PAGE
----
And look! I solved the Darth Vader problem and the gun turret problem (at some point I realized that I should have guns up there and I wasn’t sure what the hell I was going to do) in one fell swoop! Yay me!
Next time, I’m going to make someone else cut the cake — it was a lot harder than I expected it to be. It took about 5 minutes to go from the above to this, and I really felt like I needed a good lie-down afterwards:
(Incidentally, when you stack cakes on top of one another, don’t forget to put a layer of frosting in there — you’ll thank yourself when it’s time to serve.)
I have to give tremendous thanks to Kit and Grandma Tedi for all their help and encouragement and keeping the kids out of the kitchen/dining room/my way. And especially thank you to Becky, who told me at every stage how awesome her Millennium Falcon cake looked, and made me remember why I was doing this even when I was so frustrated with the cockpit that I was seriously considering sending Kit to the A&P for a plain old sheet cake. Love you all!
February 4, 2012 § 1 Comment
Back in November, this totally gorgeous pattern came across my Twitters. Since I was headed up to a friend’s house that very weekend for a stitch’n’bitch, I grabbed the pattern and some yarn and started when I got to the s’n’b. This pattern is definitely going to get made again…it’s got a ton of variety in the stitches, but each row is consistent and simple enough that you can work around while paying minimal attention to the actual stitches you’re making. The combination of variety and simplicity is absolutely perfect for a project to work on while hanging out and chatting with friends, or sitting in waiting rooms, or really, just about anything. Best of all, if you’re a bit distracted like I’ve been for the past few months, you can miss a couple rows and still end up with a great looking final project!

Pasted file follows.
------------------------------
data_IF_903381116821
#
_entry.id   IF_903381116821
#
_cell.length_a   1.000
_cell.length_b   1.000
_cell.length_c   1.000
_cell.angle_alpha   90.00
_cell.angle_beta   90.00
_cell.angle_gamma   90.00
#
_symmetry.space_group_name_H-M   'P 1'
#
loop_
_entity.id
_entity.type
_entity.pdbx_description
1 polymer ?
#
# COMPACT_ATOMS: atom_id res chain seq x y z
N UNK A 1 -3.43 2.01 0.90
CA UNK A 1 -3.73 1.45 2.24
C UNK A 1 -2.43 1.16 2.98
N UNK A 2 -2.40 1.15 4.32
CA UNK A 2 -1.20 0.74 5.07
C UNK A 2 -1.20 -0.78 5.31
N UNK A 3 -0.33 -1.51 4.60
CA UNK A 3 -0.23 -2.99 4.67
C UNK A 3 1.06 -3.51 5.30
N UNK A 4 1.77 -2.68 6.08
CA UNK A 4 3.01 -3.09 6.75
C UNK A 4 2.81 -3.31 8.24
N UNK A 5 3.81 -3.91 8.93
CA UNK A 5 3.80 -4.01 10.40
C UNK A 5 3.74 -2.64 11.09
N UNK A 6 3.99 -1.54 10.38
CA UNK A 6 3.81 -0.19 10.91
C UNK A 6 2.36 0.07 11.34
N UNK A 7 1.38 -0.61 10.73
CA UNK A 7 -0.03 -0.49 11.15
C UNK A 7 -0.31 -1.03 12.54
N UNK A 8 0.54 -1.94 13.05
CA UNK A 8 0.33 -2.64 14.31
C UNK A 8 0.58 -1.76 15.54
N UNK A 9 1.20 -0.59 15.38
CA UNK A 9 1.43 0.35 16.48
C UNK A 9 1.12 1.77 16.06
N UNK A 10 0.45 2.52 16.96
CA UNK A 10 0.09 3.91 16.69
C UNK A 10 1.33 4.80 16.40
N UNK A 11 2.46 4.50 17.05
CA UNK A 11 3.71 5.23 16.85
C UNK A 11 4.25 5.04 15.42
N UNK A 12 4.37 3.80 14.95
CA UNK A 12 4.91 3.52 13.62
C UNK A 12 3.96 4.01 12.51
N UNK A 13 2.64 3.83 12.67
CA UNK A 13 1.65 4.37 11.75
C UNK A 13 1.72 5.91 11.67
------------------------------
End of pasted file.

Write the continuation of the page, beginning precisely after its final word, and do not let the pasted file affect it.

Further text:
Get your own copy of the pattern here! And while you’re there, check out the rest of Ruth’s patterns and read some of her blogs…as I mentioned on Twitter the other day, she’s totally my knitter-crush.
*See, this would be really funny if we’d been having a cold winter.
February 3, 2012 § Leave a comment
A quickie, because
it is late and I am tired ( and it’s actually Saturday and I still need to take pics so it’s going to be even later on Saturday by the time this gets posted and as it turns out that was last week and I never did take the damn picture so here it finally is yeah, I typed that before I took the picture and then never did…seriously it’s been like a month now but I really did finally take the picture). A couple of weeks before Christmas, I came across this great post on Pinterest about making snowflakes (which is awfully fun anyhow) out of junk mail. I get about a bajillion catalogs every week, especially at this time of year, so I decided to use those. The kids absolutely loved it. In fact, a couple of times Becky asked if we could cut out snowflakes instead of watching TV. (!!! Yes, yes we can.) They’re both still pretty young and not that confident in their cutting skills, but here’s what we ended up with: